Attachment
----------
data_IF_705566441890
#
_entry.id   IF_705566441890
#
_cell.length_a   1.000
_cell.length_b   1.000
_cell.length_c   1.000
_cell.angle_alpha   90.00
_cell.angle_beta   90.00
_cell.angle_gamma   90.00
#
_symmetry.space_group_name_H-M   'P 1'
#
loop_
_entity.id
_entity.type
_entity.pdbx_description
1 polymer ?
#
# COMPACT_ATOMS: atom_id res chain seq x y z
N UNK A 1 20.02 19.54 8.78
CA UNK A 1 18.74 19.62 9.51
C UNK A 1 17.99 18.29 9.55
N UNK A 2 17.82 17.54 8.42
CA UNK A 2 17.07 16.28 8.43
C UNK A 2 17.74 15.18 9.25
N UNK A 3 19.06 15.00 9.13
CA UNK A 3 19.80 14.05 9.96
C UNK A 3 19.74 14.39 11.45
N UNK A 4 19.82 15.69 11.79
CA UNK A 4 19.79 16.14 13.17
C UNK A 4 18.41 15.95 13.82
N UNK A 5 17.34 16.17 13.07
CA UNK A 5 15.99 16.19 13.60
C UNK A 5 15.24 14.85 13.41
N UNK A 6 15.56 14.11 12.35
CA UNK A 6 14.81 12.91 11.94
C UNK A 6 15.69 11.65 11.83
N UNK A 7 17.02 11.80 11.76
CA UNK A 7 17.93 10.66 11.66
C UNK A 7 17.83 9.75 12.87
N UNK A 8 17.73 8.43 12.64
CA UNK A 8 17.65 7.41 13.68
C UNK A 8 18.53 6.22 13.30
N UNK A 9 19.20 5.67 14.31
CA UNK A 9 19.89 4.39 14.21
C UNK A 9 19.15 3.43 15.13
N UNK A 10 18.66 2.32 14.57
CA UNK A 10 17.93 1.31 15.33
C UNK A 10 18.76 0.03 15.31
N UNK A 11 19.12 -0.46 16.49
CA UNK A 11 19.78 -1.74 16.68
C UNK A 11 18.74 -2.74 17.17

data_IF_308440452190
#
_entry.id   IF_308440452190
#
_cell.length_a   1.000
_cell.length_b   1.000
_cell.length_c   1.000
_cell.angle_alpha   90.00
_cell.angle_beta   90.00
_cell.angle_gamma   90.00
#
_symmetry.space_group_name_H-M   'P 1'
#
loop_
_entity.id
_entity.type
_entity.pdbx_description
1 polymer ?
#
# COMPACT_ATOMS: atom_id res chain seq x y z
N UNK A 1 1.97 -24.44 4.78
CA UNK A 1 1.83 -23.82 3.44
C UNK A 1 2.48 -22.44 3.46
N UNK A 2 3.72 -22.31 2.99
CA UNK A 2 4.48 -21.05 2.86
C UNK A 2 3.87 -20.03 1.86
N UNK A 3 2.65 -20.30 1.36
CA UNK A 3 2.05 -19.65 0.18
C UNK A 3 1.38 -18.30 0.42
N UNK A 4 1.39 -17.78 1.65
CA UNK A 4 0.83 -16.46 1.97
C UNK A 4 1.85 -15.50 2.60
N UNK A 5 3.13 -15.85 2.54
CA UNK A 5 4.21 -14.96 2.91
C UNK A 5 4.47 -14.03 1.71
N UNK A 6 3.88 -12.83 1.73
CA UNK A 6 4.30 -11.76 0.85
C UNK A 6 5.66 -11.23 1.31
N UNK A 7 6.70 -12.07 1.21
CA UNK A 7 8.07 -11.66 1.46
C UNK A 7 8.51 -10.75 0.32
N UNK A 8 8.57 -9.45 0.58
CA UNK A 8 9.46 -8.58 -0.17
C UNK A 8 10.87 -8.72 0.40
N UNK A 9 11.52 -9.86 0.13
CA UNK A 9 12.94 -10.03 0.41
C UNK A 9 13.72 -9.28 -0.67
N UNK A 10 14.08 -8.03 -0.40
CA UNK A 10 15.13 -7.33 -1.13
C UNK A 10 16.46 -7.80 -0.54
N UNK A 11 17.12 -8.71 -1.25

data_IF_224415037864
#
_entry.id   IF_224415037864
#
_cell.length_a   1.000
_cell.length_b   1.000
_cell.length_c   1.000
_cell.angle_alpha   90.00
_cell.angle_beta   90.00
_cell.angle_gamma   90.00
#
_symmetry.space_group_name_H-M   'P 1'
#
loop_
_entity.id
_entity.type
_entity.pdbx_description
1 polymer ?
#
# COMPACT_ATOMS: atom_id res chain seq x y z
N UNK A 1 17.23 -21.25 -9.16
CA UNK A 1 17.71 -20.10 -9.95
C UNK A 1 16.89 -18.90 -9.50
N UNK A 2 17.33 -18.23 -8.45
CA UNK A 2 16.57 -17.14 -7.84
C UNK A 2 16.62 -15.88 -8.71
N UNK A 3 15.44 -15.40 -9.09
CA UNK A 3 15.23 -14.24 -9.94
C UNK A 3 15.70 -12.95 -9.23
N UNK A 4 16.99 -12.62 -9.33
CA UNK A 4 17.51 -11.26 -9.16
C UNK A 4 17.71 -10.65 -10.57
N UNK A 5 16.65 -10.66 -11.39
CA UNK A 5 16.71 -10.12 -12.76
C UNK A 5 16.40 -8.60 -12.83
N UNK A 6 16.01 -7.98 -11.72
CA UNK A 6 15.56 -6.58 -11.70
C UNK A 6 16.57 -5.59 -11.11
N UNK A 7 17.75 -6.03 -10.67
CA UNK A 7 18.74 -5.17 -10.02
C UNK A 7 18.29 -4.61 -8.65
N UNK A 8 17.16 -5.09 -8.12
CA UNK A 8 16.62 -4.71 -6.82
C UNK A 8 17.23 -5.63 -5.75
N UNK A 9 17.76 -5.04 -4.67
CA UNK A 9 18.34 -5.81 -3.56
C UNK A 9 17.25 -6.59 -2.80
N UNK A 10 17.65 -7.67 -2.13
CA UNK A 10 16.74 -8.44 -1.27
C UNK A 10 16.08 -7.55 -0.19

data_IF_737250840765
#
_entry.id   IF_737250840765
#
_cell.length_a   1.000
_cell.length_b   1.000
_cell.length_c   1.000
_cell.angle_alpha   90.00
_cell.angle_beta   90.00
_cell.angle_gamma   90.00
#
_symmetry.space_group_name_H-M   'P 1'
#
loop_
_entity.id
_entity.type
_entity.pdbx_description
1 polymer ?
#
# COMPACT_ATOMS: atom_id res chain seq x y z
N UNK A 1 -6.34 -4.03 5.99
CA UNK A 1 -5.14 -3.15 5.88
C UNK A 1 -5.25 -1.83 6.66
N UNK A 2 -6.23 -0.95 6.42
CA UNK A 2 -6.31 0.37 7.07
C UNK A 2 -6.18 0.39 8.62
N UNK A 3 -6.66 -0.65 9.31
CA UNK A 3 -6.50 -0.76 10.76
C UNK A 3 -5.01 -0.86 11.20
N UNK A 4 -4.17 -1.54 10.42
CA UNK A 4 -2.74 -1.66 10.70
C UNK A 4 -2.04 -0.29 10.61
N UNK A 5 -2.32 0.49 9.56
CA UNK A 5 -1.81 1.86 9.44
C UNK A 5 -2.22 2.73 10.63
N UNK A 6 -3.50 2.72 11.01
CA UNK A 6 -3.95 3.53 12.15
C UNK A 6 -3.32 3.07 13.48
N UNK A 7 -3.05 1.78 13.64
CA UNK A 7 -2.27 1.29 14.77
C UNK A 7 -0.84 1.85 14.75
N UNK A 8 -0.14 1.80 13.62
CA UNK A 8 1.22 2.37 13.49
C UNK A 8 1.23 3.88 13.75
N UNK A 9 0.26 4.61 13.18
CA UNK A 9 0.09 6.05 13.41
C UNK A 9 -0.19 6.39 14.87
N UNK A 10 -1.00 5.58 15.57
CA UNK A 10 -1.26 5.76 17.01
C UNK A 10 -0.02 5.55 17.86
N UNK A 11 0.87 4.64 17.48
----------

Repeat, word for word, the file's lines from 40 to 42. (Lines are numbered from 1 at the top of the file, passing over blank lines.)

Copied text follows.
CA UNK A 7 17.93 10.66 11.66
C UNK A 7 17.83 9.75 12.87
N UNK A 8 17.73 8.43 12.64